Propaganda's troubled past has left an indelible stain on the art and craft of influencing people - a stain that's still visible today.
The word itself is problematic, especially if you take into consideration Wikipedia's definition:
"Propaganda is a form of communication that is aimed towards influencing the attitude of the community toward some cause or position by presenting only one side of an argument.
Propaganda is usually repeated and dispersed over a wide variety of media in order to create the chosen result in audience attitudes."
Compare this to the Wikipedia definition of 'public relations':
"The practice of managing the spread of information between an individual or an organization and the public [which] may include an organization or individual gaining exposure to their audiences using topics of public interest and news items that do not require direct payment.
The aim of public relations by a company often is to persuade the public, investors, partners, employees, and other stakeholders to maintain a certain point of view about it, its leadership, products, or of political decisions. Common activities include speaking at conferences, winning industry awards, working with the press, and employee communication."
Bar the "presenting one side of an argument" line, there really isn't much of a difference between the two definitions.
In practice, there is no difference at all.
Maybe that's why the 'new propagandists', (i.e. public relations practitioners) are finding it next-to-impossible to change age-old views and prejudices and convince people that it is a respectable profession.
It would be naive to paint a totally rosy picture of 'PRs' - after all, we've had too many stories of out of control spin, skulduggery and other scandalous behaviour.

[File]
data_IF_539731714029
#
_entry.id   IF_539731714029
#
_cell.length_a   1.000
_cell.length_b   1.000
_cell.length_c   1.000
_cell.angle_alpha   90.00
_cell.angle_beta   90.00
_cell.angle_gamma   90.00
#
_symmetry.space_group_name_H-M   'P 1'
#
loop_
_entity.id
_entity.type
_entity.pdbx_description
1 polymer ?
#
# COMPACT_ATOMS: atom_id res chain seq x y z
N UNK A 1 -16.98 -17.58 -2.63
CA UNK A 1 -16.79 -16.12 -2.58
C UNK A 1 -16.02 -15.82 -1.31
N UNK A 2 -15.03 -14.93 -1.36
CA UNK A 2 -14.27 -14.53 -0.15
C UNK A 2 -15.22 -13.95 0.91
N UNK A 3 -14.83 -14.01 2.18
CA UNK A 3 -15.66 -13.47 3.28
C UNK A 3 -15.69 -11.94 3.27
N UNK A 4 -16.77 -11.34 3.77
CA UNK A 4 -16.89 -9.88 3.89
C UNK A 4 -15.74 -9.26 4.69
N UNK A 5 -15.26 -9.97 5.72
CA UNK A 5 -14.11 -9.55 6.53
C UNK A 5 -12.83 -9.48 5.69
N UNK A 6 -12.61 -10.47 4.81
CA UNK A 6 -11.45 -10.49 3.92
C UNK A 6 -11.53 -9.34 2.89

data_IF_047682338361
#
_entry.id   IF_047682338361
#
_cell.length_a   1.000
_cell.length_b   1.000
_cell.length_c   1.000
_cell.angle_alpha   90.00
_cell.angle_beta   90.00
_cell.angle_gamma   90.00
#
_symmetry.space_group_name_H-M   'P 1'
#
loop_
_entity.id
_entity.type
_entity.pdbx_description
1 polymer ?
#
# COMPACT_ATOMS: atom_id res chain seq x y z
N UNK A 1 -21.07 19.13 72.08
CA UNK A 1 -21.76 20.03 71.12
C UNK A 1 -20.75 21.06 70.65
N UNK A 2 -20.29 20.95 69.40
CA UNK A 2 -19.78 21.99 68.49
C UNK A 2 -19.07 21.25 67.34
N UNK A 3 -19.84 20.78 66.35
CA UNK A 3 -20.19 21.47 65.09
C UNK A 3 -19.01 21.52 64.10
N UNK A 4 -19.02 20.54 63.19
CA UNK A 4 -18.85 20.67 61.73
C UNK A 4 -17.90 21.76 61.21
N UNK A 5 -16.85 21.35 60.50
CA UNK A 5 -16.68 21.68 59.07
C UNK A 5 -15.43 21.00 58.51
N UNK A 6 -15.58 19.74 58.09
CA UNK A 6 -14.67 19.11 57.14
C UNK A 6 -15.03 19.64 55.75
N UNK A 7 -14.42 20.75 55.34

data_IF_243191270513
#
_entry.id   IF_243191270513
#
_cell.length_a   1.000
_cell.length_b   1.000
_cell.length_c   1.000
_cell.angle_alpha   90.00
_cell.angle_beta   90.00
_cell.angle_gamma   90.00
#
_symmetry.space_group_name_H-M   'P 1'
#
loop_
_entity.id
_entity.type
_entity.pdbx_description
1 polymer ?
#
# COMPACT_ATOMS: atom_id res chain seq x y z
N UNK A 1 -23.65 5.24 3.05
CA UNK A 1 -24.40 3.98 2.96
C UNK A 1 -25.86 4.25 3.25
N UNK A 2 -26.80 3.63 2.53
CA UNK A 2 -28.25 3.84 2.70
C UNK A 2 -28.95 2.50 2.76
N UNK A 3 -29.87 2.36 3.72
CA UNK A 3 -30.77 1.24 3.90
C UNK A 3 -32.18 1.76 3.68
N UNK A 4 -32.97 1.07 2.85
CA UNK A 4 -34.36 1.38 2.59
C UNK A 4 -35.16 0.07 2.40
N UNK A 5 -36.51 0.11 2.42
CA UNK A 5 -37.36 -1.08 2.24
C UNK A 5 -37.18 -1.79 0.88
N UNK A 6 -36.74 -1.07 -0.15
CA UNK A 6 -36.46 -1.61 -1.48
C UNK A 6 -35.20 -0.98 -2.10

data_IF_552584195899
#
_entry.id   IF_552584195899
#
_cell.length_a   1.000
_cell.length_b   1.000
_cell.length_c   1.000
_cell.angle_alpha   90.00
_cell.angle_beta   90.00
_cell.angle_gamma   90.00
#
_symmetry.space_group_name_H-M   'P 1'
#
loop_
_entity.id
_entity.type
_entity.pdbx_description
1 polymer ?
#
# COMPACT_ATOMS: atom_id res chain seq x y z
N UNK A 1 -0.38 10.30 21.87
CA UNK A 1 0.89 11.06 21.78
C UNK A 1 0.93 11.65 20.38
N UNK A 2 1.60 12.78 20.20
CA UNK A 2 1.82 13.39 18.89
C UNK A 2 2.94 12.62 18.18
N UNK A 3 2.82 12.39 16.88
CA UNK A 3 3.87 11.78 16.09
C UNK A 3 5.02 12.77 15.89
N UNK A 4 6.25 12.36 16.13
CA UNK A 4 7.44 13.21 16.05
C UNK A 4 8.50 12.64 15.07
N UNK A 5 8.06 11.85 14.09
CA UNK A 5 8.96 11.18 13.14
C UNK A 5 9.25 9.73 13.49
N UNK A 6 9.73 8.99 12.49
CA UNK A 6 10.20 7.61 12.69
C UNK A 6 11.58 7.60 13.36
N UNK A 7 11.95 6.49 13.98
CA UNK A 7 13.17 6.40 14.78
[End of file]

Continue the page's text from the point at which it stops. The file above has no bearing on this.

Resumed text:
In some cases, public relations activities may have hindered, rather than helped a situation. There have been documented cases where PR campaigns have also had a seriously negative impact on democracy.
Perhaps this explains why, when 'public relations' is mentioned in some quarters, there still seems to be an instantaneous judgement by others of 'rabid spin doctoring' or 'lying for a living'.
I'm sure that covert information is still being disseminated from dark rooms in secret locations filled with unsmiling bureaucrats in suits, remotely directing armies of automatons to spread lies designed to control the minds of the masses.
But, in the age of social media, these methods are risky and face a fearless and formidable response from people numbered in the hundreds of millions. Along with activists, they provide round-the-clock checks and balances on public relations activity that make being found out and publicly exposed highly likely, thus not worth the cost to an organisation's or government's reputation.
In my experience and from my observations, public relations is more effectively used as a force for 'good', rather than 'evil'.
Given some of the obvious benefits of PR/propaganda, especially in highlighting issues of public concern and benefit, I think - on balance - it deserves to secure its place alongside other 'considered' professions (e.g. in medicine, law and education).
So, where do we go from here?
The British Library is currently staging the Propaganda: Power & Persuasion exhibition in London (17th May - 17th September) which focuses on 'international state propaganda from the 20th and 21st centuries. From leaflet drops to tweets, for intentions good and bad.'